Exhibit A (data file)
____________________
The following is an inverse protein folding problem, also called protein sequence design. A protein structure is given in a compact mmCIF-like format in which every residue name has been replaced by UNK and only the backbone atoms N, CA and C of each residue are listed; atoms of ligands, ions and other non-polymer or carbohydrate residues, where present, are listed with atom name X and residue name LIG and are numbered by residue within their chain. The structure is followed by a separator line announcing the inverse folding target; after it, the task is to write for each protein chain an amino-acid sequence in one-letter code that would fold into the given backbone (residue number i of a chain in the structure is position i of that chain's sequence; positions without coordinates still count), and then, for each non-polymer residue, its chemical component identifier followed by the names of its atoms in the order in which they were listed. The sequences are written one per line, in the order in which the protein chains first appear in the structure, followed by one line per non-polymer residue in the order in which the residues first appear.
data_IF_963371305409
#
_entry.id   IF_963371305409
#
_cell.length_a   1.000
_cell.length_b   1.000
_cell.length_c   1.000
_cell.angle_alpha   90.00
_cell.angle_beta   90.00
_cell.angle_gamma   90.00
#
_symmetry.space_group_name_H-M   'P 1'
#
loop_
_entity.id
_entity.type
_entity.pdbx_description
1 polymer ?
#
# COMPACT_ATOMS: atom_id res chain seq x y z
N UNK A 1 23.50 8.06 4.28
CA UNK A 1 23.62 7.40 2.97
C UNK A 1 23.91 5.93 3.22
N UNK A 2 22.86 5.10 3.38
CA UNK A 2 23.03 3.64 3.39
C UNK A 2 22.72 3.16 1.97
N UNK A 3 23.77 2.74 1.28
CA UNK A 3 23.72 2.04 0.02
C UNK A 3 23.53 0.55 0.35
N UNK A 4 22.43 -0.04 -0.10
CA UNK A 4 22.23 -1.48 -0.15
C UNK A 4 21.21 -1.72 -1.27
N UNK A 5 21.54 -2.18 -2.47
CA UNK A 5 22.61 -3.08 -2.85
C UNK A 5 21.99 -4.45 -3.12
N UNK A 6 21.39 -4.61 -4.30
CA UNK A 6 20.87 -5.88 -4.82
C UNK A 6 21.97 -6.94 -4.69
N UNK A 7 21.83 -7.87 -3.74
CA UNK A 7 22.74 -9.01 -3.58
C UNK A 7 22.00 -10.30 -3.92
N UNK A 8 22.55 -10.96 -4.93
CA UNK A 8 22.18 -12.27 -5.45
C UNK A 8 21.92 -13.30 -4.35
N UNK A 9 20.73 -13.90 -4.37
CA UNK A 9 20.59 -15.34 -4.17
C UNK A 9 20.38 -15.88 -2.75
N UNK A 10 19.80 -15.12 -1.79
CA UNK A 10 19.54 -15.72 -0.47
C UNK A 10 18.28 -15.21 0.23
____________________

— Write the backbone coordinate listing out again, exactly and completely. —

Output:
The following is an inverse protein folding problem, also called protein sequence design. A protein structure is given in a compact mmCIF-like format in which every residue name has been replaced by UNK and only the backbone atoms N, CA and C of each residue are listed; atoms of ligands, ions and other non-polymer or carbohydrate residues, where present, are listed with atom name X and residue name LIG and are numbered by residue within their chain. The structure is followed by a separator line announcing the inverse folding target; after it, the task is to write for each protein chain an amino-acid sequence in one-letter code that would fold into the given backbone (residue number i of a chain in the structure is position i of that chain's sequence; positions without coordinates still count), and then, for each non-polymer residue, its chemical component identifier followed by the names of its atoms in the order in which they were listed. The sequences are written one per line, in the order in which the protein chains first appear in the structure, followed by one line per non-polymer residue in the order in which the residues first appear.
data_IF_963371305409
#
_entry.id   IF_963371305409
#
_cell.length_a   1.000
_cell.length_b   1.000
_cell.length_c   1.000
_cell.angle_alpha   90.00
_cell.angle_beta   90.00
_cell.angle_gamma   90.00
#
_symmetry.space_group_name_H-M   'P 1'
#
loop_
_entity.id
_entity.type
_entity.pdbx_description
1 polymer ?
#
# COMPACT_ATOMS: atom_id res chain seq x y z
N UNK A 1 23.50 8.06 4.28
CA UNK A 1 23.62 7.40 2.97
C UNK A 1 23.91 5.93 3.22
N UNK A 2 22.86 5.10 3.38
CA UNK A 2 23.03 3.64 3.39
C UNK A 2 22.72 3.16 1.97
N UNK A 3 23.77 2.74 1.28
CA UNK A 3 23.72 2.04 0.02
C UNK A 3 23.53 0.55 0.35
N UNK A 4 22.43 -0.04 -0.10
CA UNK A 4 22.23 -1.48 -0.15
C UNK A 4 21.21 -1.72 -1.27
N UNK A 5 21.54 -2.18 -2.47
CA UNK A 5 22.61 -3.08 -2.85
C UNK A 5 21.99 -4.45 -3.12
N UNK A 6 21.39 -4.61 -4.30
CA UNK A 6 20.87 -5.88 -4.82
C UNK A 6 21.97 -6.94 -4.69
N UNK A 7 21.83 -7.87 -3.74
CA UNK A 7 22.74 -9.01 -3.58
C UNK A 7 22.00 -10.30 -3.92
N UNK A 8 22.55 -10.96 -4.93
CA UNK A 8 22.18 -12.27 -5.45
C UNK A 8 21.92 -13.30 -4.35
N UNK A 9 20.73 -13.90 -4.37
CA UNK A 9 20.59 -15.34 -4.17
C UNK A 9 20.38 -15.88 -2.75
N UNK A 10 19.80 -15.12 -1.79
CA UNK A 10 19.54 -15.72 -0.47
C UNK A 10 18.28 -15.21 0.23